starlady: (run)
While I was running this morning, a dude walking his dog (and I don't mean a dude who has a mortgage, or is a grad student; he was one of those dudes where you can't tell if they live outside in the parks or are backpacking and "living off the land" around the country, but probably the former) saw me and asked for a high five as I was running past. I gave him one because it seemed easier than not, and he and his friend were both quite pleased.
starlady: the cover from Shaun Tan's The Arrival, showing an aquanaut in suburbia (i'm a stranger here myself)
I was asked about

Most favorite spots in the Bay Area for:
1. Coffee
2. Brunch
3. Drinks
4. Fancy Night Out
5. Mexican Food

Hmm, this is tough! Or maybe not so tough.

For coffee, I like Ritual Coffee in the Mission best, with Blue Bottle a very close second. Philz Coffee also does really good brewed coffee (get the Turkish, Philz way, with mint), but a beautifully pulled espresso will always win over brewed coffee in my book. (I know, I sound like a hipster.) I'm still shocked there isn't more and better coffee in Berkeley; the best espresso in town is probably Babette, in the Berkeley Art Museum.

Brunch is easy - in the East Bay, I love La Note on Shattuck in Berkeley, and in the West Bay, I'm partial to Boogaloos in the Mission. La Note does Provençal food and it is so tasty. Boogaloos is just good veggie-ish breakfast food, darn tasty.

Drinks - hmm. I think Revival actually has some of the best drinks in the Bay Area, and I also really like the cocktails at Comal. Gather does good drinks too (I actually really enjoy the PB&J, among others). I'm not as up on places for drinks in San Francisco, though I was at a good place in the Mission, on Mission Street, a few times last summer that…seems to have disappeared, or at least, I can't find it now with Google-fu. ETA: It's Southpaw.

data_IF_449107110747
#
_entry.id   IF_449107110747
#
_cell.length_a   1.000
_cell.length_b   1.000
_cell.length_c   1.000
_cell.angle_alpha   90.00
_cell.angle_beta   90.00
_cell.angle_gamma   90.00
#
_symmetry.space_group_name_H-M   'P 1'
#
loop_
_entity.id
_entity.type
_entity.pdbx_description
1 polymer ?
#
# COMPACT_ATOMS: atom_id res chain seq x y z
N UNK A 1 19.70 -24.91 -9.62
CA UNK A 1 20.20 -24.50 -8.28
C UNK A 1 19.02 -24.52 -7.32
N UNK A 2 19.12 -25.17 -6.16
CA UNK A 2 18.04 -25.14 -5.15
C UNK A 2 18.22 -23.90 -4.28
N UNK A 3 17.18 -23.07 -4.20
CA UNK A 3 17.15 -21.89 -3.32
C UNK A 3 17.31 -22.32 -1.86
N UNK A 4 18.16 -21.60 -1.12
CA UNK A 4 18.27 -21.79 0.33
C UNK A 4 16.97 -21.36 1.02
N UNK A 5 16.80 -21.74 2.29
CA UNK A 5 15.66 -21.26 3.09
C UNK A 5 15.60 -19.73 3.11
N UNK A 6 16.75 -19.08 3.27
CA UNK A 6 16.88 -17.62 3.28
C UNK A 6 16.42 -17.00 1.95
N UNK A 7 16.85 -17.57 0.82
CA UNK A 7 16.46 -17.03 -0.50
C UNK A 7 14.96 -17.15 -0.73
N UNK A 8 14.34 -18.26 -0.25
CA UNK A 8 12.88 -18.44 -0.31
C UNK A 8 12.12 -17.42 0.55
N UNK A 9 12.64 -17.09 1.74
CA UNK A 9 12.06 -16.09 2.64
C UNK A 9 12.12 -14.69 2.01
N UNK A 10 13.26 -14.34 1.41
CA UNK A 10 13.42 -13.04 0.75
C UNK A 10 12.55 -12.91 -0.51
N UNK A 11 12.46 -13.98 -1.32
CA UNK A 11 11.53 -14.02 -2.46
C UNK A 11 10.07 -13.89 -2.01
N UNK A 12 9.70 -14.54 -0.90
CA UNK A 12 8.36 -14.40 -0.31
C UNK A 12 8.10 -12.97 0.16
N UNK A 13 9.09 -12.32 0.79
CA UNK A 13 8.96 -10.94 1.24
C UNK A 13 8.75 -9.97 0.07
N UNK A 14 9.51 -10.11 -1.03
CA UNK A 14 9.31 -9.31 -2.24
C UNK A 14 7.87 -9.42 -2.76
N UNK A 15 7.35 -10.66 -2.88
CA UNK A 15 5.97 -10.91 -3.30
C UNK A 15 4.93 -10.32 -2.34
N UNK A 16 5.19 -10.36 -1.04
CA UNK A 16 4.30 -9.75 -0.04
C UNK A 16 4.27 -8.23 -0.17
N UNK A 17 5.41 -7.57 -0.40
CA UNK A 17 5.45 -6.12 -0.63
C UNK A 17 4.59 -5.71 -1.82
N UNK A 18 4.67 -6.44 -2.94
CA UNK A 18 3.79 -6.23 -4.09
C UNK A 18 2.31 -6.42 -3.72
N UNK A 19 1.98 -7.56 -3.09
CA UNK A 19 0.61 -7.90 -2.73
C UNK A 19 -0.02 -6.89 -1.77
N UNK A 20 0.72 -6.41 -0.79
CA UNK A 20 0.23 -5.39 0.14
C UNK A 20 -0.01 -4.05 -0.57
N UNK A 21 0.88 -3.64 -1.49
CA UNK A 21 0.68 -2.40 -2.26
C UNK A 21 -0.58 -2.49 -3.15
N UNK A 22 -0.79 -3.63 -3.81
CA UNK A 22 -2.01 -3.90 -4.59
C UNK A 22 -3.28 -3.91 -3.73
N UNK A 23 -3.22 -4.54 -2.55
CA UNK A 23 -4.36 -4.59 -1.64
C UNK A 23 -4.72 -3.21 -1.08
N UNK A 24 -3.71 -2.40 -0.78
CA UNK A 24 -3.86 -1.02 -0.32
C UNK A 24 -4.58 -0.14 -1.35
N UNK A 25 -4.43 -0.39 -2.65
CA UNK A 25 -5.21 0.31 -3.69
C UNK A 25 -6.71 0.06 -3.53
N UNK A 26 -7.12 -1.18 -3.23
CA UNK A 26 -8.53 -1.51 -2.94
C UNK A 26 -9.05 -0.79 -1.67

Fancy Night Out - Revival in Berkeley, hands down. (Gather is also very good.) I also like the Mission Beach Cafe and Luna Park in the Mission. I also really like Dosa, in the Mission and in Pac Heights.

Mexican Food - Yummmmm. Um. I really like Picante in Berkeley, and also Cancun, and Gordo's for a cheap delicious burrito. In the Mission, I like El Techo de Lolinda, which has good drinks and food and a rooftop patio, and also Tacolicious, because I like tacos. Speaking of tacos, Mijita in the Ferry Building has some great fish tacos, and so does the Salsalito Taco Shop in Sausalito. Mmm. Now I want tacos. Oh, and of course, Comal in Berkeley! Some day I will get to the tacos at Fruitvale Station…anyone want to take a BART ride?
starlady: the OTW logo with text "fandom is my fandom" (fandom^2)
The OTW is hosting a meetup next Sunday, November 3, at 2631 Fulton Street in Berkeley! More details at the link, including an Eventbrite RSVP.

I'll be there, and I hope you can come too!
starlady: The Welcome to Night Vale Logo, with clouds over the moon (welcome to night vale)
But the pleasant autumn weather disguises a government teetering on the brink. Because, at midnight Monday night, the government of this intensely proud and nationalistic people will shut down, a drastic sign of political dysfunction in this moribund republic.

The capital’s rival clans find themselves at an impasse, unable to agree on a measure that will allow the American state to carry out its most basic functions. While the factions have come close to such a shutdown before, opponents of President Barack Obama’s embattled regime now appear prepared to allow the government to be shuttered over opposition to a controversial plan intended to bring the nation’s health care system in line with international standards.

-- "Potential government shutdown: How would the U.S. media report on it if it were another country?"
Meanwhile on the left coast, Berkeley campus is shuttered until further notice as a result of multiple explosions this afternoon, currently presumed to be the result of people stealing the copper wire from the campus power grid last week.